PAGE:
Thursday, April 18, 2013

Paul Eddington — ‘So Far, So Good: The Autobiography’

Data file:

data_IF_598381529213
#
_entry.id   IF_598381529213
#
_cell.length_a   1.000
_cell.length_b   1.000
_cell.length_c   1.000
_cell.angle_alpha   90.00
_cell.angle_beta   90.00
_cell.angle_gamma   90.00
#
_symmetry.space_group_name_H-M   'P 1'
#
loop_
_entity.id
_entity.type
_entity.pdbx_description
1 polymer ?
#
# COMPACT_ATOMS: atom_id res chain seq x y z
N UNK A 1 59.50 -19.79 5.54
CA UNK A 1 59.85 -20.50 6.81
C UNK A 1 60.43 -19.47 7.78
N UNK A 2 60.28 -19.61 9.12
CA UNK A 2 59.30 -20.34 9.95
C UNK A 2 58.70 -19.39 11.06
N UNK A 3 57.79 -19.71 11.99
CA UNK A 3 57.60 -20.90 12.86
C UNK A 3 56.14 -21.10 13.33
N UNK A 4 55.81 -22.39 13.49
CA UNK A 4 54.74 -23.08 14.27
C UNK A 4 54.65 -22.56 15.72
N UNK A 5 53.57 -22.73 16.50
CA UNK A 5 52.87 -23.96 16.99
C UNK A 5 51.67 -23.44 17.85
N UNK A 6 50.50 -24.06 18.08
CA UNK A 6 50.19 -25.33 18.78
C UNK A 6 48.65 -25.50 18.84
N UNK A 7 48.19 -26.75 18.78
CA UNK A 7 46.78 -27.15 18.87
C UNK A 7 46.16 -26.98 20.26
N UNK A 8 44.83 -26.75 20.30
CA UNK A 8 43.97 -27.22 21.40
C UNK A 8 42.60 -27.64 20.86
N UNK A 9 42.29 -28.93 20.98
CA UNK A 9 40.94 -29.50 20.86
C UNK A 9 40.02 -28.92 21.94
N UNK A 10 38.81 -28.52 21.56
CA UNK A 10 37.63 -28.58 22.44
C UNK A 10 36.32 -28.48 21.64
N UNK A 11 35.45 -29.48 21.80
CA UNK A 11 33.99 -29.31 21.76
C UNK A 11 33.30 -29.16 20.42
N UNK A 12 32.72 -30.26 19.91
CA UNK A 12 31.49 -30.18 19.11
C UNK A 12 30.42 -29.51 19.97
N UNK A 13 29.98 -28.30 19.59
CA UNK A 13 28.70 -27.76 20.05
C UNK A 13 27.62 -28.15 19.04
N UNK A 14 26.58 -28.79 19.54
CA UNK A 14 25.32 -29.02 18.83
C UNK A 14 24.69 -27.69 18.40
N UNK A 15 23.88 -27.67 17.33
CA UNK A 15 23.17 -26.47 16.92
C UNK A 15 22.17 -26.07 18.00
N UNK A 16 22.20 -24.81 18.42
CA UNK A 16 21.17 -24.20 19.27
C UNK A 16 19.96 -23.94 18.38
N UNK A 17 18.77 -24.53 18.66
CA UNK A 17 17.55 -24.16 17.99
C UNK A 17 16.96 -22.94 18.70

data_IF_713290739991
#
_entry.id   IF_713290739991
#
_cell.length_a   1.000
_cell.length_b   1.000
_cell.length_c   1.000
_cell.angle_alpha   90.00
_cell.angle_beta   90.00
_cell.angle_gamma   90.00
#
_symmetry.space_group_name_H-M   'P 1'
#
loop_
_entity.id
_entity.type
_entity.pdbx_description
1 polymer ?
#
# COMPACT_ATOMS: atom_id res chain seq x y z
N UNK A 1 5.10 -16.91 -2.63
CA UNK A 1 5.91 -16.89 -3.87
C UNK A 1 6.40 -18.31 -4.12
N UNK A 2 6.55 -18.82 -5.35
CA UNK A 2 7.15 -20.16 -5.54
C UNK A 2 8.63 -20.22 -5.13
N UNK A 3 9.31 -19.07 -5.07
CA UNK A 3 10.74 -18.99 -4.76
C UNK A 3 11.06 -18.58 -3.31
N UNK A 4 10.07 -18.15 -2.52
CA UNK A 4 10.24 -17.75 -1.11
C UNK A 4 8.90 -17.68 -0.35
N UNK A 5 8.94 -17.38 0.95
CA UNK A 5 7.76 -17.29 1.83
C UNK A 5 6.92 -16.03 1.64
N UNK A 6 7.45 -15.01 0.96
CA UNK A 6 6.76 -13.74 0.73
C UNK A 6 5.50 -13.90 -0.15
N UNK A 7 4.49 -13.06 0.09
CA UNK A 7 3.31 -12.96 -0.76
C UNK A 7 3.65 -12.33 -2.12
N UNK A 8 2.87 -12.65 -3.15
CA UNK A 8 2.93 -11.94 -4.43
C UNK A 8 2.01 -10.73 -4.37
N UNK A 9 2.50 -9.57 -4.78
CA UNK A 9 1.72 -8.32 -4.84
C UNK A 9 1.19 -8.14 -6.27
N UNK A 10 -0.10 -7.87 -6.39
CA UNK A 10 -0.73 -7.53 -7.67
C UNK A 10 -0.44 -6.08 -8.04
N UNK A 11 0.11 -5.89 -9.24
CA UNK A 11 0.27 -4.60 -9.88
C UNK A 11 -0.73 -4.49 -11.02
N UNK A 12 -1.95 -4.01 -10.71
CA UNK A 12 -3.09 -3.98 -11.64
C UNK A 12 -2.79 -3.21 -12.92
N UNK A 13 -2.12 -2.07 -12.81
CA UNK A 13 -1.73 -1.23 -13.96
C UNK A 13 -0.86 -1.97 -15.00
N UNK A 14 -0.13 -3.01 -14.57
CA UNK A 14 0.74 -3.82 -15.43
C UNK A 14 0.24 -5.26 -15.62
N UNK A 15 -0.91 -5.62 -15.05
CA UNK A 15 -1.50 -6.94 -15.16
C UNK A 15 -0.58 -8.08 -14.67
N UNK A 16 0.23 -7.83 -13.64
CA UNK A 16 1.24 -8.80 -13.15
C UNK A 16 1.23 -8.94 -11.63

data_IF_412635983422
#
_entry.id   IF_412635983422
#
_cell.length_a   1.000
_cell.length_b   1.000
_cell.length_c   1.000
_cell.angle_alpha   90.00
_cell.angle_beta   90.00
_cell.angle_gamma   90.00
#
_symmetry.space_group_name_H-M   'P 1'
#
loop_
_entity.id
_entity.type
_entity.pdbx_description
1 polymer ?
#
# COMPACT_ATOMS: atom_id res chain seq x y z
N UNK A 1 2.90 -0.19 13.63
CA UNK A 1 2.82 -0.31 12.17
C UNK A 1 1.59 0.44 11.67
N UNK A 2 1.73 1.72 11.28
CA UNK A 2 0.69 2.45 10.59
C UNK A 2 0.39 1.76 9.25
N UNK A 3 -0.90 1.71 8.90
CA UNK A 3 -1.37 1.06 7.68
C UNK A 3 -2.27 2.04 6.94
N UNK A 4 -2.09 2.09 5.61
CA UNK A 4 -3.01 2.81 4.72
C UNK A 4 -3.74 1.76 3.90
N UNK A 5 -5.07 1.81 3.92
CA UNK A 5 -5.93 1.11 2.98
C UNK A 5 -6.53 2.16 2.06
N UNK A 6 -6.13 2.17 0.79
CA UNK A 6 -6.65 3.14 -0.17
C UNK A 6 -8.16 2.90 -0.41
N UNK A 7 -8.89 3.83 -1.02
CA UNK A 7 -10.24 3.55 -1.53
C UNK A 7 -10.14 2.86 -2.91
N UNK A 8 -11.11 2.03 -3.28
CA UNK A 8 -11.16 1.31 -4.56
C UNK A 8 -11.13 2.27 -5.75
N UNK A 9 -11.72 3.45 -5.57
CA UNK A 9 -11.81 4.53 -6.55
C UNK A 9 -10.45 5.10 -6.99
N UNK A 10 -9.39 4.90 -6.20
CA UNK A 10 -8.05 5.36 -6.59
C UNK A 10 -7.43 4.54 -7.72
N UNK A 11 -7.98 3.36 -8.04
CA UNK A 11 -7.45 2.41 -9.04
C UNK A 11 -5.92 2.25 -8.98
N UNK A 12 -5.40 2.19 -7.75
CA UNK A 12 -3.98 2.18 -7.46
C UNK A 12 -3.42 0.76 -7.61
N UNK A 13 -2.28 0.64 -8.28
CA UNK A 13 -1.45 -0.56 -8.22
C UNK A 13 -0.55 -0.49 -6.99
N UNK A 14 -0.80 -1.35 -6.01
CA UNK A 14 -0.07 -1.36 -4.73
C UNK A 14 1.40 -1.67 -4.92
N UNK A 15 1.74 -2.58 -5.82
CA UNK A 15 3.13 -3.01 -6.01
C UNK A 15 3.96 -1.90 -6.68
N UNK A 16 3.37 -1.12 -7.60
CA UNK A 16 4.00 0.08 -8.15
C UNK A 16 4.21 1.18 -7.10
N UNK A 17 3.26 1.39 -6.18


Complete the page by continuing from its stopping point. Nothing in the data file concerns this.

I made the mistake of reading this just before going away on holiday, without it, so I shan’t do a full review. If you have about you any fondness for Paul Eddington, though (and why wouldn’t you?), this is a great read, and surprising in several ways. One is the extent to which he was a theatre actor as opposed to a television actor. Another is the year of this book’s publication, 1995, the same year that he died (given the title and the presentation, it can’t have been posthumous). A third is the way it is told, which, to be critical, might be said to lack dynamics: the book is largely a string of theatrical anecdotes, put into chronological order, with little space devoted to anything more personal. Marriage and children are mentioned as they occur, but he doesn’t pause to reflect about The Important Things. It’s actually rather refreshing, and revealing perhaps in a way he didn’t intend, because this approach surely comes from the same stoicism which enabled him to keep acting through, and until very nearly the end of, twenty years’ worth of skin cancer. This could so easy be a memoir that fits into the awful ‘Hard Lives’ section you see in book shops nowadays, but it remains upbeat, though his symptoms are described, briefly but candidly. There is a TV interview he did, after his face had been disfigured by the disease: it’s upsetting to see, and hard to recognise him, until he starts talking, in his disarmingly jovial way, saying ‘You have to be pretty fit to be as ill as I am’. Bless you, Paul.